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Extra $400 million for Trade Training Centres

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Minister for School Education and Minister for Early Childhood and Youth

Peter Garrett

Extra $400 million for Trade Training Centres

Thursday 25 October 2012

An extra $400 million will be made available for Trade Training Centres (TTCs) in schools in Round Five of the successful national program.

Round Five will be split into two phases of $200 million. Phase 1 will open on November 30, 2012 and Phase 2 will open in August 2013.

The Gillard Government is providing $2.5 billion from 2008 to 2018 to give secondary students in years 9 to 12 the opportunity to access trade training facilities.

“This latest funding brings the total current investment in trade training infrastructure in Australian secondary schools to more than $1.6 billion since 2008,” Mr Garrett said.

“Students at more than 620 schools across Australia are already benefitting from completed TTCs, and gaining valuable trade skills as a result. This latest release of funding means that more than 300 extra schools will have access to industry standard trade training infrastructure and equipment.”

Mr Garrett also released the latest TTC progress report which details the program deliveries and achievements.

Mr Garrett said TTCs play an important role in creating a link between schools, students, industry and local business - and yet the Opposition wants to cut the entire program.

“TTCs give students access to state-of-the-art training facilities and the community has access to skilled future employees. But Joe Hockey has confirmed the Liberal Party want to cut the entire program, effectively wiping out the opportunity to get trade qualifications for thousands of secondary students.”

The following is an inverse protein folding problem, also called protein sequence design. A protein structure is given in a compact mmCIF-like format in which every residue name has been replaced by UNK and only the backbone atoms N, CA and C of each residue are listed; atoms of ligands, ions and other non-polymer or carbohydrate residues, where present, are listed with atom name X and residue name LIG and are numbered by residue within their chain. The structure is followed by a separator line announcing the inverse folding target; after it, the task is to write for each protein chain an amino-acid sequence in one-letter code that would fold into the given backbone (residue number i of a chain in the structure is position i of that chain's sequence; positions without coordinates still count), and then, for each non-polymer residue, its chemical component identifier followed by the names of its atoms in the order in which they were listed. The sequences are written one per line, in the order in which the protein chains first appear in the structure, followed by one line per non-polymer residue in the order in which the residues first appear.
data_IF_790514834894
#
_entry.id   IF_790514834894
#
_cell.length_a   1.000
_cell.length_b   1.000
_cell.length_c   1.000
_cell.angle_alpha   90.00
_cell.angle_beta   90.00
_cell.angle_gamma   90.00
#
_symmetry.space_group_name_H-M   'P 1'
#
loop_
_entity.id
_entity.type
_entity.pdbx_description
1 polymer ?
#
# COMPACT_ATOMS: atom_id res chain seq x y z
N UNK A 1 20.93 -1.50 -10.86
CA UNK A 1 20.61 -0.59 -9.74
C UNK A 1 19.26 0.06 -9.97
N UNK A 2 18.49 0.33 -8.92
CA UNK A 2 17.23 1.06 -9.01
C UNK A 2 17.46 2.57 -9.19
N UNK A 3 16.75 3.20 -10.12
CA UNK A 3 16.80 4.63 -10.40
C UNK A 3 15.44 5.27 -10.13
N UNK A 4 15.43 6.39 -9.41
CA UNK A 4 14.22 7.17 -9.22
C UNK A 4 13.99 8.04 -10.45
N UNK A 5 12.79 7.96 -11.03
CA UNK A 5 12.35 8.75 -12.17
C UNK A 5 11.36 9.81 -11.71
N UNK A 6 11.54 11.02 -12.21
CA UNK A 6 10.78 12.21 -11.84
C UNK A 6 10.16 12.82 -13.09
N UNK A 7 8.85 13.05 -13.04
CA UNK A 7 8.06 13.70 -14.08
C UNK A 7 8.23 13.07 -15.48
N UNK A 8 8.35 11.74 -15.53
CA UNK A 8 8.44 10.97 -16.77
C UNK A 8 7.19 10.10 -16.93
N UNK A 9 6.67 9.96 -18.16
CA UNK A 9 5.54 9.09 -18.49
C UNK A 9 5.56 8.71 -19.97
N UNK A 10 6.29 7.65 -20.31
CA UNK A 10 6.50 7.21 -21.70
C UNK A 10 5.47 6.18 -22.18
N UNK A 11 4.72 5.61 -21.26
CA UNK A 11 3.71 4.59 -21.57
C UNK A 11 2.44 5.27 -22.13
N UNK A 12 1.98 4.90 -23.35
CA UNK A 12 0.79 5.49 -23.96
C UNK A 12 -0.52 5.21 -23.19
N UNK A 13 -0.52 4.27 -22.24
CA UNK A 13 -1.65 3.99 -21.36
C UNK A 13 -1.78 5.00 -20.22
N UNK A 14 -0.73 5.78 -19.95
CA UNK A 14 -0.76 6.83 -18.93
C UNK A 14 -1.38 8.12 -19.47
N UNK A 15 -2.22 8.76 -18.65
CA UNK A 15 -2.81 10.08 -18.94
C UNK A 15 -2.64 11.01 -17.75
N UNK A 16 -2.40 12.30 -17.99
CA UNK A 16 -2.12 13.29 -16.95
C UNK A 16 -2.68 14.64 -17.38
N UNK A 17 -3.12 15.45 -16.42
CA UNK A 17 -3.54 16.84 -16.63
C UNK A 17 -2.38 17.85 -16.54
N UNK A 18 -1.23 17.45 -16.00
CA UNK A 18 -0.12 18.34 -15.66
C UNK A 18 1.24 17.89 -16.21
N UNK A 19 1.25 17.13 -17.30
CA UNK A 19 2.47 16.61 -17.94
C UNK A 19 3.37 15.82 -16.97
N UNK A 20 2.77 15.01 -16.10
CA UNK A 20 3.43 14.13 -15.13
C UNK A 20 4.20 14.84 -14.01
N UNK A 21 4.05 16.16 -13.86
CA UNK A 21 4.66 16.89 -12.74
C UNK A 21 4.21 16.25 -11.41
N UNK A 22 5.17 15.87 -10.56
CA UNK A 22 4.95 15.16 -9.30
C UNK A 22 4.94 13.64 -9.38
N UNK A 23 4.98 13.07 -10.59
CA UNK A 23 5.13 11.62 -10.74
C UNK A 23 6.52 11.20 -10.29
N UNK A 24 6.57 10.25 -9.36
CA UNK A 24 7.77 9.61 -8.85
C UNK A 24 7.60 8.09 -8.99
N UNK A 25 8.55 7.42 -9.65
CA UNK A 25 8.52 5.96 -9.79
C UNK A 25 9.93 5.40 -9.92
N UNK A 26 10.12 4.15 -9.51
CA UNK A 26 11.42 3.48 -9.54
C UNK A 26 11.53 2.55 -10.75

“The latest TTC progress report clearly shows these centres are not only being built on time, but are doing exactly what we intended - achieving remarkable results for students,” Mr Garrett said.

“In 2011, there were more than 9,100 enrolments at TTCs in nationally recognised trade qualifications. This is an excellent result so early in the operational phase of the program.

“These centres mean students can access industry standard facilities and gain skills relevant to the workplace, which will help them on their path to work and further training.

“They are helping increase the number of students achieving Year 12 or an equivalent qualification, and helping meet skill shortages in traditional trades and emerging industries.

“Importantly, the results show that in 2011 there was very positive engagement of Aboriginal and Torres Strait Islander students, who made up about 11 per cent of all TTC enrolments.”

The top five areas of enrolment in TTCs for 2011 were:

 Mechanical and industrial engineering and technology,  Food and hospitality,  Building,  Automotive engineering and technology,  Agriculture.

“It’s great to see around 60 per cent of TTCs are in regional Australia, and I encourage interested schools to contact their Education Authority for further information on proposals for Round Five,” Mr Garrett said.

“The continued support by schools, their education authorities, local communities and local industry demonstrates how effective strong partnership arrangements can be in delivering trade training facilities to students, so that they can get the best possible start in their chosen careers.”

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